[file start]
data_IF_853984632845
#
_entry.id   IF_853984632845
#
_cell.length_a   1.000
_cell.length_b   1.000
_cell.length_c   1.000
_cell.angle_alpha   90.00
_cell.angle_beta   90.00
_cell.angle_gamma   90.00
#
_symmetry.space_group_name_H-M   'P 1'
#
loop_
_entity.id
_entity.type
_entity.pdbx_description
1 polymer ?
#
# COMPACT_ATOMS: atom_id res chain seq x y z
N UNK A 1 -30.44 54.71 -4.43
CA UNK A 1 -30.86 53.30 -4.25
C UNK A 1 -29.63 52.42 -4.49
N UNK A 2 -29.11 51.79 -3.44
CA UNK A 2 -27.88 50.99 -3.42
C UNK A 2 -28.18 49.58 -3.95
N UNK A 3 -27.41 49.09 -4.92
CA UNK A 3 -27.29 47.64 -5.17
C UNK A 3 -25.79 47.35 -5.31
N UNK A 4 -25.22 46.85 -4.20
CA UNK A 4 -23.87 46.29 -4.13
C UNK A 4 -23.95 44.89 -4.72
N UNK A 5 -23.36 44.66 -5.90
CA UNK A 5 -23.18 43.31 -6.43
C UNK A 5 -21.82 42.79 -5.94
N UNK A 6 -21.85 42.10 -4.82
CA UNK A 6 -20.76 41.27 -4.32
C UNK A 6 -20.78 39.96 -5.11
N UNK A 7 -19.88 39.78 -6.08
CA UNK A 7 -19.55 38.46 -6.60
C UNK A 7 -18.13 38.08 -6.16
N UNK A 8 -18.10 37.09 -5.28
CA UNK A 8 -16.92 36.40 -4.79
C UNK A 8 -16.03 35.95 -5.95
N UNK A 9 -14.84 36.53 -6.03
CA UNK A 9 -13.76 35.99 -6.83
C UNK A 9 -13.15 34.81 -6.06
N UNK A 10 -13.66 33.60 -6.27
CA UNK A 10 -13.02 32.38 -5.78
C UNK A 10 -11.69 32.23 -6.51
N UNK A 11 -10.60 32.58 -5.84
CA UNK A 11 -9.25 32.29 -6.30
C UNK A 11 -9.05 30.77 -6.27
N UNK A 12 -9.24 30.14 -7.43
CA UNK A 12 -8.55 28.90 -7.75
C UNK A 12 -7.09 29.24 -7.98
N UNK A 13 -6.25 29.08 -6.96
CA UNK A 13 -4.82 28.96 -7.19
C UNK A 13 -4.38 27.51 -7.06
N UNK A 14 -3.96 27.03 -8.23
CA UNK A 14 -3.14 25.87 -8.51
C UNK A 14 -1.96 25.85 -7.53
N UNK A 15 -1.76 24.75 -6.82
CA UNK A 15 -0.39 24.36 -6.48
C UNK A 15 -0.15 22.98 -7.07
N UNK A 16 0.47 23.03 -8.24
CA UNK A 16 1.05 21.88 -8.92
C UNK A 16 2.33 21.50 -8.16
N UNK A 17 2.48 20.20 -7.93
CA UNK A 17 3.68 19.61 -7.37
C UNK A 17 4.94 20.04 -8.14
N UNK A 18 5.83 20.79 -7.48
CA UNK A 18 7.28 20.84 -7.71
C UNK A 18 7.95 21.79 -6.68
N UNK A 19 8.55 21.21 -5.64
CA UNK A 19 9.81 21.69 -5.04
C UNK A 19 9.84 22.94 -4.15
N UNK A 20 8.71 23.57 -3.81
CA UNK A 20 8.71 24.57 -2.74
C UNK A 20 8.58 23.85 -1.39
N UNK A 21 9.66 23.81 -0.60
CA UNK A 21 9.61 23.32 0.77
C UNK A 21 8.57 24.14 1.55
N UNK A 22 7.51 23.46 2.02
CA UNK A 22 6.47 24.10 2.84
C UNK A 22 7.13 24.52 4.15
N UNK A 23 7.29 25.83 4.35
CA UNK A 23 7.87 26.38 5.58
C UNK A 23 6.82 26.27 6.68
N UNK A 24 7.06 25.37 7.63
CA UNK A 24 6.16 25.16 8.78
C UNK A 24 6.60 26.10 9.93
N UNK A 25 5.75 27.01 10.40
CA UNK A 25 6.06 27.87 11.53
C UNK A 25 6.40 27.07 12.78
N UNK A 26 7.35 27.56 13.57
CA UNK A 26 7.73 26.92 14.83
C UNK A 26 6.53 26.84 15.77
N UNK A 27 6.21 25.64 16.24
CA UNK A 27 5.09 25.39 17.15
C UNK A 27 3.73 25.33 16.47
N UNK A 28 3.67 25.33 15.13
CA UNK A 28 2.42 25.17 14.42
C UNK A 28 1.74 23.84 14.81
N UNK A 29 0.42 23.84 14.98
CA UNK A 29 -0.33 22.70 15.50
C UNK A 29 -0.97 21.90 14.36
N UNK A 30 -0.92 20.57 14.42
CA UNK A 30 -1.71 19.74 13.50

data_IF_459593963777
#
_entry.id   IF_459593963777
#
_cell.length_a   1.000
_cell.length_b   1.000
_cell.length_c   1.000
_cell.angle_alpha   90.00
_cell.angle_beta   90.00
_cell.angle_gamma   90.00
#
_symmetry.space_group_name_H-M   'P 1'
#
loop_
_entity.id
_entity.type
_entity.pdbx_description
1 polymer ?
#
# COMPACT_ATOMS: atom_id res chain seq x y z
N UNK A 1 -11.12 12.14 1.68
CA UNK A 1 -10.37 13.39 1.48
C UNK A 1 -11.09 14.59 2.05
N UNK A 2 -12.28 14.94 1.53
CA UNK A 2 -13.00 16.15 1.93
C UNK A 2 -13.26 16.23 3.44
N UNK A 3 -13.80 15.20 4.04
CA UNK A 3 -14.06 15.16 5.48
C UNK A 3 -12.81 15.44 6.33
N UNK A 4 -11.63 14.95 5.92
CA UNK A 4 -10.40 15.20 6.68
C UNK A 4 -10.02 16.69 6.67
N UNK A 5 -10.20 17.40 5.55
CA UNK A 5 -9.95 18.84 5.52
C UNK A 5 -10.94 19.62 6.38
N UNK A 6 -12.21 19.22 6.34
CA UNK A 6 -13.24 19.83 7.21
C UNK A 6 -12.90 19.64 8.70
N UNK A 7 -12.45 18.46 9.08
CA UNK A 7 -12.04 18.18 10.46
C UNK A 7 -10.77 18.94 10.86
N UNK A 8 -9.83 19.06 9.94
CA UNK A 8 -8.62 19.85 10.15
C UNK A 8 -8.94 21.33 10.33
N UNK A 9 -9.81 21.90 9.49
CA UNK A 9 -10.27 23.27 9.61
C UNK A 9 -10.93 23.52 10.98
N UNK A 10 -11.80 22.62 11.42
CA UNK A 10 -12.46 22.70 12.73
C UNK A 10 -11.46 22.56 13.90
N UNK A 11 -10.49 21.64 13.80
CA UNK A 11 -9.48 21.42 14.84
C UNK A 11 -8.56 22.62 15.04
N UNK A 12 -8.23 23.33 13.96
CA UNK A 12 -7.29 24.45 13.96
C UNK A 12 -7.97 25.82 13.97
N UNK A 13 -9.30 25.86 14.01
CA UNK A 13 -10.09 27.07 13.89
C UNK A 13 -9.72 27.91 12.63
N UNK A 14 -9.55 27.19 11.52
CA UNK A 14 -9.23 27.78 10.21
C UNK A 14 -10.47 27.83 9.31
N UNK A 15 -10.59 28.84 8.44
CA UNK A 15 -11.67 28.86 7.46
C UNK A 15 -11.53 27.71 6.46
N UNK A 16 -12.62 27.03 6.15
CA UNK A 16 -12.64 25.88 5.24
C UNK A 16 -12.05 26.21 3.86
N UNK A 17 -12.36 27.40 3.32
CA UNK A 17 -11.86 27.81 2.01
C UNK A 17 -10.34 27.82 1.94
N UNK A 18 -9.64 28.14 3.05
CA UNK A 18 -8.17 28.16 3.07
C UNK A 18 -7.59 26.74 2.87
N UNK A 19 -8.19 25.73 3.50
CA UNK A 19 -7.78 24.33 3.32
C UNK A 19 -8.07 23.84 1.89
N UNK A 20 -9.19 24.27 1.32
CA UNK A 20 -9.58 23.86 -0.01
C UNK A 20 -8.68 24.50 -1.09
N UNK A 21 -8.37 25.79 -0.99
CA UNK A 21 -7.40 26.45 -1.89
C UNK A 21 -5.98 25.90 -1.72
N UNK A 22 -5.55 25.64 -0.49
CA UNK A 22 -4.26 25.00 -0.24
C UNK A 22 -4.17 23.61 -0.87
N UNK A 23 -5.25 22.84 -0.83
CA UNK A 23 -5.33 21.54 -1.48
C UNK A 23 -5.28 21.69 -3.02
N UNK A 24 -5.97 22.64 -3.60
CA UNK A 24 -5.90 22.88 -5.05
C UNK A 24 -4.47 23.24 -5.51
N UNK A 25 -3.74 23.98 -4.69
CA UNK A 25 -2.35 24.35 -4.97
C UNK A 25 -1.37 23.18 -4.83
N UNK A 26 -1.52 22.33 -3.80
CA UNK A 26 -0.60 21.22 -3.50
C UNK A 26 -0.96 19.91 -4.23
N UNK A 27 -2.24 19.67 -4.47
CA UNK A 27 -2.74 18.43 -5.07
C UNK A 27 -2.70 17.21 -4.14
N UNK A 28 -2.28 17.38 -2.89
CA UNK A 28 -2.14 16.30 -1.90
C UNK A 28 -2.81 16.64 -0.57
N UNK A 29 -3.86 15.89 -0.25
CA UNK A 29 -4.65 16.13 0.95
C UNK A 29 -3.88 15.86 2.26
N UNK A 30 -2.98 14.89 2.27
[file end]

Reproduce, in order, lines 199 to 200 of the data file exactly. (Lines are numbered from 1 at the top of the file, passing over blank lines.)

N UNK A 24 -5.97 22.64 -3.60
CA UNK A 24 -5.90 22.88 -5.05